Billions of documents have been sent to printers around the world from the first PC to the most advanced, but printers communicate with the PC in a certain way, which we will explain below.
PC and Printer communication in the early days of the PC
The first PC video card was the MDA or Monochrome Display Adapter, which was intended for IBM 80-column monochrome monitors that did not follow the NTSC standard. Well, next to the video output of said graphics card was the output of the printer.
It was only necessary to press the Print Screen key so that what was seen on the screen at that moment was sent through the printer port so that it would be reflected on the printing paper. So in the early days of the PC, document printing was based only on printing what was seen on the screen, which was mostly monochrome text without any images.
Over time, the capabilities of computers grew and allowed the manipulation not only of text but also of images.
The layout boom of the mid-1980s
Looking back, Apple’s Macintosh was a huge commercial failure, but it managed to find a niche in the prepress and editorial layout market thanks to Aldus Pagemaker software and Apple’s LaserWriter printer. The combination of these two elements made it possible to layout pages with text and images at the same time and print them on paper documents without having to pull complex cut-out collages as was done until then.
All this was possible thanks to the PostScript support of the Apple printer, which allowed the printer to recreate complex pages with different fonts, font sizes and even draw both drawings and images on paper. Little by little the different computers of the time, including the PC, were adopting PostScript technology that allowed communication between the computer and the printer and created the PC ↔ Printer communication standard that continues to be maintained today.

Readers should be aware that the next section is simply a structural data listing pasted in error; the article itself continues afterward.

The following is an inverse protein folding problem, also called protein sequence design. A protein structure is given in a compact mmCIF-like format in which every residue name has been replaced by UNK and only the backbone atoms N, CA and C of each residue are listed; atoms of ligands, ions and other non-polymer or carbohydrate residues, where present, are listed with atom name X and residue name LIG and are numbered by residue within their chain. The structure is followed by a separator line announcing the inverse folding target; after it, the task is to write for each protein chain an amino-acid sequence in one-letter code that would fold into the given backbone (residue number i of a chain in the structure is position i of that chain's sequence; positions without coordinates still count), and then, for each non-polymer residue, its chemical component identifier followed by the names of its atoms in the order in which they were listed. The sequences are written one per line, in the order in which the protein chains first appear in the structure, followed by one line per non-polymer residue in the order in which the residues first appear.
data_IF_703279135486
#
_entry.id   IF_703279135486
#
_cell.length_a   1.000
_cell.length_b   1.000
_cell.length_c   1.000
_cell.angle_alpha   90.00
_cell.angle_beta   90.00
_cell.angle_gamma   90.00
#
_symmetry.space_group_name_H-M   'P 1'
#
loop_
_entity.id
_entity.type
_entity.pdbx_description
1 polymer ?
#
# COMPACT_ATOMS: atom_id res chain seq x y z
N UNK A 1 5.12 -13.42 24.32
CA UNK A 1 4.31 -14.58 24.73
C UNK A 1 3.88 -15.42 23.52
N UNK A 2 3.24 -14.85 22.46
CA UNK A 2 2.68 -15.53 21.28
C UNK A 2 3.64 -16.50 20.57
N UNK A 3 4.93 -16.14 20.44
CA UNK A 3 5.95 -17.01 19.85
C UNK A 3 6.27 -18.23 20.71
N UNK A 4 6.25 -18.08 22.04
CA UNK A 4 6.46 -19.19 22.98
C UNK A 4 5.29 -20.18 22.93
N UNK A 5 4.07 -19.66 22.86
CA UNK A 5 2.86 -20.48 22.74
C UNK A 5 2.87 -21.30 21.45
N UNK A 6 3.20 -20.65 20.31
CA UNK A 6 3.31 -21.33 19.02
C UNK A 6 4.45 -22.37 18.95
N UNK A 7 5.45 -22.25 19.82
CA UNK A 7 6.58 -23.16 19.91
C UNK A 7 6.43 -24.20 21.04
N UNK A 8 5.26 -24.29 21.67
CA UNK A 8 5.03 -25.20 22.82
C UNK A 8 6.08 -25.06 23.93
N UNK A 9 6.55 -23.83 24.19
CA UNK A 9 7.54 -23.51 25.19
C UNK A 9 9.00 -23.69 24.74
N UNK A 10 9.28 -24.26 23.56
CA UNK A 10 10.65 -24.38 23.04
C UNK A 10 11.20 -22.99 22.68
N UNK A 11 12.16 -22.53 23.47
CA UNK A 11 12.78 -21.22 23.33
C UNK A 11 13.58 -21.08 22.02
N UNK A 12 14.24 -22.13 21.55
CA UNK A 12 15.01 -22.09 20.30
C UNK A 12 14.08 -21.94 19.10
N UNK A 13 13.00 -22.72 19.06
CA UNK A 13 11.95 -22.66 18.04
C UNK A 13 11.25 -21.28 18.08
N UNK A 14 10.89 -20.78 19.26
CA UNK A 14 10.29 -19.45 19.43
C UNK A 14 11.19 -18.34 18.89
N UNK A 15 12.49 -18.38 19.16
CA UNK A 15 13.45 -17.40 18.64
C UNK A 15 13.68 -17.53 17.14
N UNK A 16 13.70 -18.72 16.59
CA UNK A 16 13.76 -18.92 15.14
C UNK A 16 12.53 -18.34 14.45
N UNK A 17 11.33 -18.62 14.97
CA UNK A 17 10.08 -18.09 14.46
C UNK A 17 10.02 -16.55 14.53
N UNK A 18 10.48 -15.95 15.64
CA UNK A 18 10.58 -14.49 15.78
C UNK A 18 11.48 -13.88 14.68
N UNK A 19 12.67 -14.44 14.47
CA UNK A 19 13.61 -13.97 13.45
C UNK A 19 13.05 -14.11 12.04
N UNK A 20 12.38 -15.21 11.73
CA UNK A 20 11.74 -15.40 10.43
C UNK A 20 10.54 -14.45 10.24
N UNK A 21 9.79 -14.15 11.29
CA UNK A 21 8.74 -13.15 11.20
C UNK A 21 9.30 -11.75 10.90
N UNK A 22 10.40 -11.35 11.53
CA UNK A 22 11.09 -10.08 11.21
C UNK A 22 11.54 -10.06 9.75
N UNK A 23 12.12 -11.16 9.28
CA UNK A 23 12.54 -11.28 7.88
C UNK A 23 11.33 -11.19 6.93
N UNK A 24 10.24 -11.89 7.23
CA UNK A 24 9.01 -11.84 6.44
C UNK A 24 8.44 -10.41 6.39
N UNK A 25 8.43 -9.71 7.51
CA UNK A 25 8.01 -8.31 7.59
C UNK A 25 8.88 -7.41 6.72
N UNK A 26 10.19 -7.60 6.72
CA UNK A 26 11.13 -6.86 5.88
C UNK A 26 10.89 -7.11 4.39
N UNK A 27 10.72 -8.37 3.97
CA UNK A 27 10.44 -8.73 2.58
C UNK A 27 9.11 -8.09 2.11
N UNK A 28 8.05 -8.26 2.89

The PostScript language for communication between PC and printer
PostScript is what we call a page description language, this language is used by programs to describe how the page is to the printer. As it defines to the printer what to print, how to print it and where to print it. When a PC sends data to a printer, what it does is send it information in PostScript format that the printer knows how to interpret.
Printers also have large ROMS inside them, nowadays eMMC memory is used in some models, which include entire collections of typefaces in different sizes. When we install a new font on our PC, its information is sent to the printer in all its sizes, in such a way that when a document is printed with that font, the printer searches its internal memory.
All the programs that need to print what they do is create a PostScript file, which is sent by the communication interface between the PC and the printer. Either by cable or through a wireless interface.
What is the PostScript language like?
For the manipulation of text PostScript has instructions such as the following:
- Findfont font type: We indicate the name of the new font type so that the printer looks for it in its memory and uses it from that point on.
- n scalefont: where n is the size of the font’s diagonal in pixels.
On the other hand, when drawing complex shapes, it indicates how they should be drawn. For this we have the following instructions:
- newpath: Indicates the beginning of a new line.
- x, y moveto: x and y are the coordinates on the page, moveto is to move the cursor to those coordinates.
- n setlinewidth: it is used to set the width in pixels of the line to be drawn
- setcolor: allows us to change the color used.
- n rotate: Where n is the number of degrees to rotate the object clockwise.
The PostScript language is therefore a language in which it is defined as a page is made. This is so due to the fact that sending the complete page through the bus that communicates the PC with the printer would be too slow.
That is why what is done is to send the data in PostScript format from the PC so that the printer itself can interpret it internally and compose the page internally and then print it, which means that within each printer there is really a computer.
Nowadays, high-capacity printers usually have entire pages in their memory that they have already printed, which is why when police raids for tax fraud are carried out, not only computers but also printers are taken.